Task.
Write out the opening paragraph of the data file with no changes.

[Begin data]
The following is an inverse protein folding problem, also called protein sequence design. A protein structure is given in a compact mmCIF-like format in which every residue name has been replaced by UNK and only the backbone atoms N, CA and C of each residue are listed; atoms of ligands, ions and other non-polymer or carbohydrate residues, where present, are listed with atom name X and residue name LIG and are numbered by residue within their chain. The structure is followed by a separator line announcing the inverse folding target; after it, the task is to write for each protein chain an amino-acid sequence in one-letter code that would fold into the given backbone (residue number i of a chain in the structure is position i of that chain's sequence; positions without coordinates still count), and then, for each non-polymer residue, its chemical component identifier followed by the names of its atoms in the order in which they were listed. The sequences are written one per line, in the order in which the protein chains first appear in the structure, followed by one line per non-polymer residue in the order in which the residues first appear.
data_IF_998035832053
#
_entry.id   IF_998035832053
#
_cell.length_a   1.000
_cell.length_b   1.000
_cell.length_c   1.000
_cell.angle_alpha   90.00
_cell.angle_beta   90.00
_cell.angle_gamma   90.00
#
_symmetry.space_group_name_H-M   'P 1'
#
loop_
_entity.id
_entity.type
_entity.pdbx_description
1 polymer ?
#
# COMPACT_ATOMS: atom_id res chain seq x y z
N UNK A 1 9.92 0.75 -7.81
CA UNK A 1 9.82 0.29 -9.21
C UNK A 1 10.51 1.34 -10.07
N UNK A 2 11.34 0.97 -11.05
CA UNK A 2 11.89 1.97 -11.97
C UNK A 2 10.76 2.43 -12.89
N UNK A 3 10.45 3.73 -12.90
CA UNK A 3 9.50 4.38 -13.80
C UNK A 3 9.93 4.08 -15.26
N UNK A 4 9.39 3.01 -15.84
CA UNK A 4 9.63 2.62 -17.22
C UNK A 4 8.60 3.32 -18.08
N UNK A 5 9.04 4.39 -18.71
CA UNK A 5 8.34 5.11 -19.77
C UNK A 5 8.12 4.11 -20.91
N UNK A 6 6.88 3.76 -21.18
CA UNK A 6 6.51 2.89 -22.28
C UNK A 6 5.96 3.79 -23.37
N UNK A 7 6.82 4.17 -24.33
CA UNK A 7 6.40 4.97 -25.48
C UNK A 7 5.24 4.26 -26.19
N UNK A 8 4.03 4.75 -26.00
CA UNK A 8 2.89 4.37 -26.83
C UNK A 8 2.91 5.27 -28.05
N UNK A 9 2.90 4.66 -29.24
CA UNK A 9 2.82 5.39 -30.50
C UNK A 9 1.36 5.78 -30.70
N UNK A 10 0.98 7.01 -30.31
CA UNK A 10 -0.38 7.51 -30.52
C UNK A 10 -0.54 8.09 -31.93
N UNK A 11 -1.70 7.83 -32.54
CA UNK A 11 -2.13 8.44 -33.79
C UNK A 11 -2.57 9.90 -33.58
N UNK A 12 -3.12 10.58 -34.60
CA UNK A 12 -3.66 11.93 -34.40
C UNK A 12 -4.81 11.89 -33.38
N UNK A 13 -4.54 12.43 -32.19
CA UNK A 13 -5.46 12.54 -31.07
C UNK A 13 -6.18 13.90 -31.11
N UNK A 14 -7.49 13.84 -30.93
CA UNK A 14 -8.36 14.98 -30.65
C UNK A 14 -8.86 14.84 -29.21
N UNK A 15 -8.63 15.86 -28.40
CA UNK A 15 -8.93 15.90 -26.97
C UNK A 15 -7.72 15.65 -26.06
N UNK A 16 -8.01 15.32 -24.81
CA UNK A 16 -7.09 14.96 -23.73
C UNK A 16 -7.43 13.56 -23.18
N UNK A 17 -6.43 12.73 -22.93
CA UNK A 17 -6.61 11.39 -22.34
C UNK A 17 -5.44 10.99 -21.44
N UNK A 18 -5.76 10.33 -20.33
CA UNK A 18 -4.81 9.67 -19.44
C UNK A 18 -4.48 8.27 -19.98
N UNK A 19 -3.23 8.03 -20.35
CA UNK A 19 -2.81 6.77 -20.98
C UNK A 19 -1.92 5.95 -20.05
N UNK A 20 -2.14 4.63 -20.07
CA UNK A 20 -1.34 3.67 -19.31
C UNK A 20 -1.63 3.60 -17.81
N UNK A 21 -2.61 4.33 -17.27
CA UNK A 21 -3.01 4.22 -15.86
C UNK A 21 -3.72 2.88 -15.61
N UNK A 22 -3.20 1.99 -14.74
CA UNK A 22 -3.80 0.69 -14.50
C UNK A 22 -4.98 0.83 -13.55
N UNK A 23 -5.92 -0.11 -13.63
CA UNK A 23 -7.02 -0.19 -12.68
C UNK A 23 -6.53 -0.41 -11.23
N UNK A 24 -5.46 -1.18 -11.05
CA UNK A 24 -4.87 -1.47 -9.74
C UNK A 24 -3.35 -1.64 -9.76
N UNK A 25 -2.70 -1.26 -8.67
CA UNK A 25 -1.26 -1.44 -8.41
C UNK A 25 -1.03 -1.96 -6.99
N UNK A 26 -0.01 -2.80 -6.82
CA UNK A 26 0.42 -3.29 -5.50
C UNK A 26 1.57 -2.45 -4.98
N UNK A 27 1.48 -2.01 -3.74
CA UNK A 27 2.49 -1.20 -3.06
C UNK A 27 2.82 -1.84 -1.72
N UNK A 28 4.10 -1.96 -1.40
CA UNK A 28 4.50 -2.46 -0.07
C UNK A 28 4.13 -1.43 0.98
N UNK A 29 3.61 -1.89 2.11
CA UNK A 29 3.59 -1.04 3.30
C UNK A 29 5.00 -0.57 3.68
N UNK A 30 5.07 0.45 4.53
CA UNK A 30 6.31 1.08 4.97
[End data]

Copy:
The following is an inverse protein folding problem, also called protein sequence design. A protein structure is given in a compact mmCIF-like format in which every residue name has been replaced by UNK and only the backbone atoms N, CA and C of each residue are listed; atoms of ligands, ions and other non-polymer or carbohydrate residues, where present, are listed with atom name X and residue name LIG and are numbered by residue within their chain. The structure is followed by a separator line announcing the inverse folding target; after it, the task is to write for each protein chain an amino-acid sequence in one-letter code that would fold into the given backbone (residue number i of a chain in the structure is position i of that chain's sequence; positions without coordinates still count), and then, for each non-polymer residue, its chemical component identifier followed by the names of its atoms in the order in which they were listed. The sequences are written one per line, in the order in which the protein chains first appear in the structure, followed by one line per non-polymer residue in the order in which the residues first appear.